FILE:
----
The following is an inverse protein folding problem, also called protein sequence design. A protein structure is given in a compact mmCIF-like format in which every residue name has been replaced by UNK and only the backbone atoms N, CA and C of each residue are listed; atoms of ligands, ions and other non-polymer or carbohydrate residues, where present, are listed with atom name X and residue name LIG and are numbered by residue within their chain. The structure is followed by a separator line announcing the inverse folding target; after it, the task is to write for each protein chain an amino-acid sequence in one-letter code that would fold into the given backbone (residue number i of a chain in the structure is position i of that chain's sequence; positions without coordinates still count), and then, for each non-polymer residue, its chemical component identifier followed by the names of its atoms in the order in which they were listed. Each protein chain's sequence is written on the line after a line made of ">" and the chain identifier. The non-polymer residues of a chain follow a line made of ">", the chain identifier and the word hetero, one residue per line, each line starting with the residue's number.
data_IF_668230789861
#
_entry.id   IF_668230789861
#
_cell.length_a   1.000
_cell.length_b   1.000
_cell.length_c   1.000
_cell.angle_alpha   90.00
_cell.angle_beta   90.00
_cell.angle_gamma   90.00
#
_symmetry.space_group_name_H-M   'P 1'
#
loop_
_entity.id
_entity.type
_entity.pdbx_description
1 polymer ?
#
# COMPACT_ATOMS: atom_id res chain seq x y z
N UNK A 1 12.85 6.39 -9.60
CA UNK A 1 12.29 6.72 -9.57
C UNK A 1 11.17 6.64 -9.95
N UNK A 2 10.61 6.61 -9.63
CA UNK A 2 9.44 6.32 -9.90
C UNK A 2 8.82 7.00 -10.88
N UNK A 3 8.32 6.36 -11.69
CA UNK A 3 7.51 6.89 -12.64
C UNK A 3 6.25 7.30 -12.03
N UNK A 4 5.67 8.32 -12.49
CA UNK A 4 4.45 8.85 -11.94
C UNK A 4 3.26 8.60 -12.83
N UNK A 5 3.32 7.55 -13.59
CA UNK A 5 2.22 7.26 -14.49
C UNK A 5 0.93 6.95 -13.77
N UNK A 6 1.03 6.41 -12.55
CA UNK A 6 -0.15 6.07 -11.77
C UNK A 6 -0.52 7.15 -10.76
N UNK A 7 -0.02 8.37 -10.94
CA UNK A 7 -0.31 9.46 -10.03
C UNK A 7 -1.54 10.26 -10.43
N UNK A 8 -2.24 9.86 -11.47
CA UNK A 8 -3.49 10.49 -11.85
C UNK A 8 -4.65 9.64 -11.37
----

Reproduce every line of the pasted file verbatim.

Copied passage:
The following is an inverse protein folding problem, also called protein sequence design. A protein structure is given in a compact mmCIF-like format in which every residue name has been replaced by UNK and only the backbone atoms N, CA and C of each residue are listed; atoms of ligands, ions and other non-polymer or carbohydrate residues, where present, are listed with atom name X and residue name LIG and are numbered by residue within their chain. The structure is followed by a separator line announcing the inverse folding target; after it, the task is to write for each protein chain an amino-acid sequence in one-letter code that would fold into the given backbone (residue number i of a chain in the structure is position i of that chain's sequence; positions without coordinates still count), and then, for each non-polymer residue, its chemical component identifier followed by the names of its atoms in the order in which they were listed. Each protein chain's sequence is written on the line after a line made of ">" and the chain identifier. The non-polymer residues of a chain follow a line made of ">", the chain identifier and the word hetero, one residue per line, each line starting with the residue's number.
data_IF_668230789861
#
_entry.id   IF_668230789861
#
_cell.length_a   1.000
_cell.length_b   1.000
_cell.length_c   1.000
_cell.angle_alpha   90.00
_cell.angle_beta   90.00
_cell.angle_gamma   90.00
#
_symmetry.space_group_name_H-M   'P 1'
#
loop_
_entity.id
_entity.type
_entity.pdbx_description
1 polymer ?
#
# COMPACT_ATOMS: atom_id res chain seq x y z
N UNK A 1 12.85 6.39 -9.60
CA UNK A 1 12.29 6.72 -9.57
C UNK A 1 11.17 6.64 -9.95
N UNK A 2 10.61 6.61 -9.63
CA UNK A 2 9.44 6.32 -9.90
C UNK A 2 8.82 7.00 -10.88
N UNK A 3 8.32 6.36 -11.69
CA UNK A 3 7.51 6.89 -12.64
C UNK A 3 6.25 7.30 -12.03
N UNK A 4 5.67 8.32 -12.49
CA UNK A 4 4.45 8.85 -11.94
C UNK A 4 3.26 8.60 -12.83
N UNK A 5 3.32 7.55 -13.59
CA UNK A 5 2.22 7.26 -14.49
C UNK A 5 0.93 6.95 -13.77
N UNK A 6 1.03 6.41 -12.55
CA UNK A 6 -0.15 6.07 -11.77
C UNK A 6 -0.52 7.15 -10.76
N UNK A 7 -0.02 8.37 -10.94
CA UNK A 7 -0.31 9.46 -10.03
C UNK A 7 -1.54 10.26 -10.43
N UNK A 8 -2.24 9.86 -11.47
CA UNK A 8 -3.49 10.49 -11.85
C UNK A 8 -4.65 9.64 -11.37